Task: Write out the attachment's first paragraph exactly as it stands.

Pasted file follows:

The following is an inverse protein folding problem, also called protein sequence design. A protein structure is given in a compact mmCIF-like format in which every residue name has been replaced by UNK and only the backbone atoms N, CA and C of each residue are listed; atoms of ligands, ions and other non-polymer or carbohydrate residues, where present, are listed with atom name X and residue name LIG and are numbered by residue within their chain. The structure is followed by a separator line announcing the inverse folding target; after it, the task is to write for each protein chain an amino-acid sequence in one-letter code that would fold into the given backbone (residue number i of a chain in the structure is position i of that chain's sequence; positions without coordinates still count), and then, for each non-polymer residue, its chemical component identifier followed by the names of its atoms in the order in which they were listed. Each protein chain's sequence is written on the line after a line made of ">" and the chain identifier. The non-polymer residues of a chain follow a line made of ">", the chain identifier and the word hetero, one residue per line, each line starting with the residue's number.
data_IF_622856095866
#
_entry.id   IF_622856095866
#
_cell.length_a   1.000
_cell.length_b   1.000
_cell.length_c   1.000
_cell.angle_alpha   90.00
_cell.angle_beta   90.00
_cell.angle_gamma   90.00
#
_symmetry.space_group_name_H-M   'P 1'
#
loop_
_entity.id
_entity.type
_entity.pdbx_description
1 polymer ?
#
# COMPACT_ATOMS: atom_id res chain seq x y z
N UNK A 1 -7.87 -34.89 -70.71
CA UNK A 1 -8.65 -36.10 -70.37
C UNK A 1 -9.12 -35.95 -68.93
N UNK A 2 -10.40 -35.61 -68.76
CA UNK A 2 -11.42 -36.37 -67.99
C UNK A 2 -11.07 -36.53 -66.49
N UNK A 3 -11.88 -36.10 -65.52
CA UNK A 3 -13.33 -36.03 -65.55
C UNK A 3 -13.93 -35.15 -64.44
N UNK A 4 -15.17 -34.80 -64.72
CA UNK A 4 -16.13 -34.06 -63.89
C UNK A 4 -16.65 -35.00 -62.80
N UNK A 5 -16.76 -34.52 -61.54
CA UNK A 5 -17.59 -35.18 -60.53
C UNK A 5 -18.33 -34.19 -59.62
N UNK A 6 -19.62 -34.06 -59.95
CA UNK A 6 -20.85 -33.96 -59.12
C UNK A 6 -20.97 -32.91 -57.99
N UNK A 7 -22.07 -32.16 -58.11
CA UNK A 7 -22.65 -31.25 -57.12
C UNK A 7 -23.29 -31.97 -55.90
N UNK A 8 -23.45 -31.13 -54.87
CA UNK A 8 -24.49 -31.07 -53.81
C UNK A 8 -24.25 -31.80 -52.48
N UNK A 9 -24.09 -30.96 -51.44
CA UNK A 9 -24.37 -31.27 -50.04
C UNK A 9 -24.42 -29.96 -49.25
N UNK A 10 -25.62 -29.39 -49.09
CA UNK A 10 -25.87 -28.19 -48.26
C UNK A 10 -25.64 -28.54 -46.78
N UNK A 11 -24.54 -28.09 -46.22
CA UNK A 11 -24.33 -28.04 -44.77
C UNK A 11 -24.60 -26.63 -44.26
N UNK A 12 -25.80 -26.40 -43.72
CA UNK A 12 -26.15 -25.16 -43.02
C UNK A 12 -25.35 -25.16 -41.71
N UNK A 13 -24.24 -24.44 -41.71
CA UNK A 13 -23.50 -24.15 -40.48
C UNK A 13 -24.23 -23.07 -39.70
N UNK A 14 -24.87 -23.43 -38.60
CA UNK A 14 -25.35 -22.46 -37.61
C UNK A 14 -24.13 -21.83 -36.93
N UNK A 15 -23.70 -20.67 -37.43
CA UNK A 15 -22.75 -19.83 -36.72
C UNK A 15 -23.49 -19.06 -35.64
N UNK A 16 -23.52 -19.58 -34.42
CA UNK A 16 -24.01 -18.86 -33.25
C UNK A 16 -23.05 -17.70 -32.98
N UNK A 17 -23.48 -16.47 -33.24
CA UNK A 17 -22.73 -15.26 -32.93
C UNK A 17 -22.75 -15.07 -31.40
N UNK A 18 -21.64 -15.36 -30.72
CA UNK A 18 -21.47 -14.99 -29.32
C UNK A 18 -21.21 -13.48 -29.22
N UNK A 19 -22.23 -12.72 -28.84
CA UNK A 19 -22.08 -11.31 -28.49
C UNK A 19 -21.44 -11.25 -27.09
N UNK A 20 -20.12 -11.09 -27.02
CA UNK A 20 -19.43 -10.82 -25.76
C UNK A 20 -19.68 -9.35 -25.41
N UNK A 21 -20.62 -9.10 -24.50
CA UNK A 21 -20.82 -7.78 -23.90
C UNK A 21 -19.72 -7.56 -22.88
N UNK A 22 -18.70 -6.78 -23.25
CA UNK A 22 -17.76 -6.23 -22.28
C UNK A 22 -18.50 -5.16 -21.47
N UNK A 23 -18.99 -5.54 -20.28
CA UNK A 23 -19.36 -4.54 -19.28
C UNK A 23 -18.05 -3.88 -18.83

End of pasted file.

The following is an inverse protein folding problem, also called protein sequence design. A protein structure is given in a compact mmCIF-like format in which every residue name has been replaced by UNK and only the backbone atoms N, CA and C of each residue are listed; atoms of ligands, ions and other non-polymer or carbohydrate residues, where present, are listed with atom name X and residue name LIG and are numbered by residue within their chain. The structure is followed by a separator line announcing the inverse folding target; after it, the task is to write for each protein chain an amino-acid sequence in one-letter code that would fold into the given backbone (residue number i of a chain in the structure is position i of that chain's sequence; positions without coordinates still count), and then, for each non-polymer residue, its chemical component identifier followed by the names of its atoms in the order in which they were listed. Each protein chain's sequence is written on the line after a line made of ">" and the chain identifier. The non-polymer residues of a chain follow a line made of ">", the chain identifier and the word hetero, one residue per line, each line starting with the residue's number.